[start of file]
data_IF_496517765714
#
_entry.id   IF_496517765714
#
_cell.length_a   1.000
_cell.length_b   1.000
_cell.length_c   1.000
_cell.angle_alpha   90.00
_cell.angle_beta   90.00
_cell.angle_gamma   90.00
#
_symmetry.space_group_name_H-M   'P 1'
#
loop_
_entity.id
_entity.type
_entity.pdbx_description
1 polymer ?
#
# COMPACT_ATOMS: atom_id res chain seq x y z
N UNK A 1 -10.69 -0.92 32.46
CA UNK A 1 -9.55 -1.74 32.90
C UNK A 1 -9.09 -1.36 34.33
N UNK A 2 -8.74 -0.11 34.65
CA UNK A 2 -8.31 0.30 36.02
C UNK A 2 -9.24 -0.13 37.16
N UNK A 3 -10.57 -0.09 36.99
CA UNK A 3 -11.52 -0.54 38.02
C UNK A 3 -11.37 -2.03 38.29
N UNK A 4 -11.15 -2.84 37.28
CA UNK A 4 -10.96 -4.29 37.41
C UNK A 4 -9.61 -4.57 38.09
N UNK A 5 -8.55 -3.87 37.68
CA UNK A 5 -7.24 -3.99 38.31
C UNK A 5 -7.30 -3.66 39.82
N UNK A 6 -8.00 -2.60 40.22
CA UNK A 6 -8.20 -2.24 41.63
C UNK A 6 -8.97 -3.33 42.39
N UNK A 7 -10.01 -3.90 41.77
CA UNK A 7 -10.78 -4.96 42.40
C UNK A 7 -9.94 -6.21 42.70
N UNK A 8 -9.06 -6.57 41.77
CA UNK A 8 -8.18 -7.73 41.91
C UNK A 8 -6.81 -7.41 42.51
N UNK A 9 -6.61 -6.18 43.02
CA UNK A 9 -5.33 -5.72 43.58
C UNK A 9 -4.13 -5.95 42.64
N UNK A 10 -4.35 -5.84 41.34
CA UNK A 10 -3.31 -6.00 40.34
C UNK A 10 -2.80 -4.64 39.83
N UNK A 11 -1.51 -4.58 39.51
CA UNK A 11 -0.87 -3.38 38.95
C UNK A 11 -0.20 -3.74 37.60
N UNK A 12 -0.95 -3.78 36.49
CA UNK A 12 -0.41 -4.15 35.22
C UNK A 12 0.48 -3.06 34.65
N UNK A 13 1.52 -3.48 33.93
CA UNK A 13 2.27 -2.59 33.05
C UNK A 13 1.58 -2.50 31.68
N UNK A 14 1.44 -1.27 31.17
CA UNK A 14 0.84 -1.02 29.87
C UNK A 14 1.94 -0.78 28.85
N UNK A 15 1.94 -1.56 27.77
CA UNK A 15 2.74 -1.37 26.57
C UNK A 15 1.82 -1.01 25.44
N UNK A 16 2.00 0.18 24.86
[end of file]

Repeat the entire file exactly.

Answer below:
data_IF_496517765714
#
_entry.id   IF_496517765714
#
_cell.length_a   1.000
_cell.length_b   1.000
_cell.length_c   1.000
_cell.angle_alpha   90.00
_cell.angle_beta   90.00
_cell.angle_gamma   90.00
#
_symmetry.space_group_name_H-M   'P 1'
#
loop_
_entity.id
_entity.type
_entity.pdbx_description
1 polymer ?
#
# COMPACT_ATOMS: atom_id res chain seq x y z
N UNK A 1 -10.69 -0.92 32.46
CA UNK A 1 -9.55 -1.74 32.90
C UNK A 1 -9.09 -1.36 34.33
N UNK A 2 -8.74 -0.11 34.65
CA UNK A 2 -8.31 0.30 36.02
C UNK A 2 -9.24 -0.13 37.16
N UNK A 3 -10.57 -0.09 36.99
CA UNK A 3 -11.52 -0.54 38.02
C UNK A 3 -11.37 -2.03 38.29
N UNK A 4 -11.15 -2.84 37.28
CA UNK A 4 -10.96 -4.29 37.41
C UNK A 4 -9.61 -4.57 38.09
N UNK A 5 -8.55 -3.87 37.68
CA UNK A 5 -7.24 -3.99 38.31
C UNK A 5 -7.30 -3.66 39.82
N UNK A 6 -8.00 -2.60 40.22
CA UNK A 6 -8.20 -2.24 41.63
C UNK A 6 -8.97 -3.33 42.39
N UNK A 7 -10.01 -3.90 41.77
CA UNK A 7 -10.78 -4.96 42.40
C UNK A 7 -9.94 -6.21 42.70
N UNK A 8 -9.06 -6.57 41.77
CA UNK A 8 -8.18 -7.73 41.91
C UNK A 8 -6.81 -7.41 42.51
N UNK A 9 -6.61 -6.18 43.02
CA UNK A 9 -5.33 -5.72 43.58
C UNK A 9 -4.13 -5.95 42.64
N UNK A 10 -4.35 -5.84 41.34
CA UNK A 10 -3.31 -6.00 40.34
C UNK A 10 -2.80 -4.64 39.83
N UNK A 11 -1.51 -4.58 39.51
CA UNK A 11 -0.87 -3.38 38.95
C UNK A 11 -0.20 -3.74 37.60
N UNK A 12 -0.95 -3.78 36.49
CA UNK A 12 -0.41 -4.15 35.22
C UNK A 12 0.48 -3.06 34.65
N UNK A 13 1.52 -3.48 33.93
CA UNK A 13 2.27 -2.59 33.05
C UNK A 13 1.58 -2.50 31.68
N UNK A 14 1.44 -1.27 31.17
CA UNK A 14 0.84 -1.02 29.87
C UNK A 14 1.94 -0.78 28.85
N UNK A 15 1.94 -1.56 27.77
CA UNK A 15 2.74 -1.37 26.57
C UNK A 15 1.82 -1.01 25.44
N UNK A 16 2.00 0.18 24.86